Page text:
FREE RRT Questions And Answers

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When a respiratory therapist meets a patient for the first time, she observes that the patient can only answer questions in two- or three-word sentences, breaking up longer answers by pausing to breathe. What inferences about this speech pattern can the respiratory therapist safely draw?

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All we know for sure is that there is a reduced vital capacity (shallow breathing). Some people who have suffered a chest wall injury or undergone thoracic or abdominal surgery will breathe more slowly as a result of the pain. In addition, a number of lung diseases and neuromuscular conditions can make a patient's breathing shallow. The other responses draw conclusions that are not backed up by our observation.

What diagnostic tests might a respiratory therapist perform?

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Respiratory therapists may assist in performing X-rays to diagnose lung and chest conditions.

What is the primary purpose of mechanical ventilation?

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Mechanical ventilation assists patients who are unable to breathe effectively on their own.

The respiratory therapist decides to evaluate the patient's peripheral circulation and capillary refill after having trouble getting a reading with a pulse oximeter's finger probe. After a brief compression, the nail bed on the right index finger turns pink once more after one second. Which of the following is suggested by this?

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In less than two seconds, the nail bed will turn pink once more under normal circulation and perfusion. The nail bed would be bluish if there was cyanosis. Anemia has no impact on this particular test unless the anemia is severe, in which case the nail bed would not ""pink up.""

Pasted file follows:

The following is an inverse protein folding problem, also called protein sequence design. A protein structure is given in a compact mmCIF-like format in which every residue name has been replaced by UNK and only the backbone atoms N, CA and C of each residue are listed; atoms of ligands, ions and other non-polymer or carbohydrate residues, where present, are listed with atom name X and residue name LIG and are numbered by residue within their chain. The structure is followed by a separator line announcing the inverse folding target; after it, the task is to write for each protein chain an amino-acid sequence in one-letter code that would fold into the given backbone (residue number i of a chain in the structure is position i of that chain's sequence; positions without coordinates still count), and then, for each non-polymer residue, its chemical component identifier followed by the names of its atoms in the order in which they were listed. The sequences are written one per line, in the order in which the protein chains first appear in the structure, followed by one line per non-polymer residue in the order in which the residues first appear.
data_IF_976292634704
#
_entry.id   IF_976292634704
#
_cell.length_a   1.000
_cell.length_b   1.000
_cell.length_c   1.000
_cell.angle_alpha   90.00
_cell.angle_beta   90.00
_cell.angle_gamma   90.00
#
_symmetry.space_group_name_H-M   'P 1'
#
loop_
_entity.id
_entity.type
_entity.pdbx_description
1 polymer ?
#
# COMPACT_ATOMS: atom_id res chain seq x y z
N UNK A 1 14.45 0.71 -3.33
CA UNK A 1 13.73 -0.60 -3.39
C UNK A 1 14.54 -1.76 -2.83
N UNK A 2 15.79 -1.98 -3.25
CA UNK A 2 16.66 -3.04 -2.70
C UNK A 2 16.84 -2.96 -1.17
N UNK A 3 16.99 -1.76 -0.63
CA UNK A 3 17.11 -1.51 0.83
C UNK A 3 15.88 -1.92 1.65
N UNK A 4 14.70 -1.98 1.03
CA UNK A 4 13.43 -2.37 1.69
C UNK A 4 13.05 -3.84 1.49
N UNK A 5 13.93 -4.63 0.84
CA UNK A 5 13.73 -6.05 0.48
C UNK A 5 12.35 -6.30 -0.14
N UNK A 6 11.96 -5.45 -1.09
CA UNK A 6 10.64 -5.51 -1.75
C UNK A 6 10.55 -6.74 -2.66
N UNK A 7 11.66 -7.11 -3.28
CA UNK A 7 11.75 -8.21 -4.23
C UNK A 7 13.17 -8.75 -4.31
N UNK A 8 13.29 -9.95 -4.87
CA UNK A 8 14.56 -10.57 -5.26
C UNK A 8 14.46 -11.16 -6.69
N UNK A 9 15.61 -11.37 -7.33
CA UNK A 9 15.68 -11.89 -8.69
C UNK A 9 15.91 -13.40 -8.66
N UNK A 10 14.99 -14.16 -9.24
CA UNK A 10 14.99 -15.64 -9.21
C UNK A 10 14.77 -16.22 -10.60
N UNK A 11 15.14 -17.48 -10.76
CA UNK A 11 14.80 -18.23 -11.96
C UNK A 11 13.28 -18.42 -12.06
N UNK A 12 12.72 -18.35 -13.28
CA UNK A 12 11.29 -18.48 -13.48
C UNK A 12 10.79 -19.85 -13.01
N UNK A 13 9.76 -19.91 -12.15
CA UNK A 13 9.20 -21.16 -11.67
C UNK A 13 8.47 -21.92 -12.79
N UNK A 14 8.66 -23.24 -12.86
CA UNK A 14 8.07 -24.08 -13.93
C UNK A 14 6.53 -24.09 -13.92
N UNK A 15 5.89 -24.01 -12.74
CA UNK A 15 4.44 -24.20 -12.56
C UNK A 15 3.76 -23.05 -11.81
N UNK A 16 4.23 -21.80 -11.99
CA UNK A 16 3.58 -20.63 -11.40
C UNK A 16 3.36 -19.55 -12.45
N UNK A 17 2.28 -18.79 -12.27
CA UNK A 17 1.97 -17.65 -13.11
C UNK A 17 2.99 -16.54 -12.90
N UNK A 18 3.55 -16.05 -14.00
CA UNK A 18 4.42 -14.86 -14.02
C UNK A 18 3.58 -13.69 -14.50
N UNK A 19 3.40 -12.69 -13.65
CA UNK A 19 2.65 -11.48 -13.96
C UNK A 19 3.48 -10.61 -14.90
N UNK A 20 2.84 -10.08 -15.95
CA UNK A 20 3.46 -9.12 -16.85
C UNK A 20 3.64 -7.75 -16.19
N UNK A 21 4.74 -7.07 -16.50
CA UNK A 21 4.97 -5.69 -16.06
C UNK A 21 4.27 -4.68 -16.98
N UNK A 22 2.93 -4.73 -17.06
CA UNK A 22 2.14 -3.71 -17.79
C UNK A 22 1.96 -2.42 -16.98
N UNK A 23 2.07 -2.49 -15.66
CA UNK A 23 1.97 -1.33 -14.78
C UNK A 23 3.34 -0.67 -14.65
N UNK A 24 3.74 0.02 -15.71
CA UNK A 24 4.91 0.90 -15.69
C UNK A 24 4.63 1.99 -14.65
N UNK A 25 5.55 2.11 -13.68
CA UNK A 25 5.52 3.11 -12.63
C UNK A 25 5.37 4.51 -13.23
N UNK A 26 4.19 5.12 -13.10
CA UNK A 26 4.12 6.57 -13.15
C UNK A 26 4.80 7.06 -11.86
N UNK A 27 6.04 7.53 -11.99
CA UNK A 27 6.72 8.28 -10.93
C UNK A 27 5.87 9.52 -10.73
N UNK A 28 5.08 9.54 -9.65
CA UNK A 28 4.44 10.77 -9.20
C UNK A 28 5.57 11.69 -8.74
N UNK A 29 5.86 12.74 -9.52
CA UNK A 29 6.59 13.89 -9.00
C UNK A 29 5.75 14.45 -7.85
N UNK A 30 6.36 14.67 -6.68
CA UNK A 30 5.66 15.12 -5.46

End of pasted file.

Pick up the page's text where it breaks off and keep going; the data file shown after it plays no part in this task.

What is the main role of a respiratory therapist?

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Respiratory therapists specialize in treating patients with breathing and cardiopulmonary disorders.

What is the purpose of incentive spirometry?

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Incentive spirometry helps patients improve lung function and prevent respiratory complications.

Which of the following is NOT a duty of a respiratory therapist?

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Providing dental cleanings is not within the scope of practice for respiratory therapists.

Which of the following might a respiratory therapist do during a bronchoscopy?

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Anesthesia is often administered during a bronchoscopy to ensure patient comfort.

Which type of patients might require continuous positive airway pressure (CPAP)?

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CPAP is commonly used to treat sleep apnea by providing continuous airflow to keep the airway open.

During a physical examination of a 20-year-old male, high-pitched wheezing was audible throughout the lung field. The patient claims that while his wheezing is audible, it doesn't bother him much and that he feels a bit out of breath. He observes that it typically occurs after mowing the yard. Which of the following could we suggest to the doctor?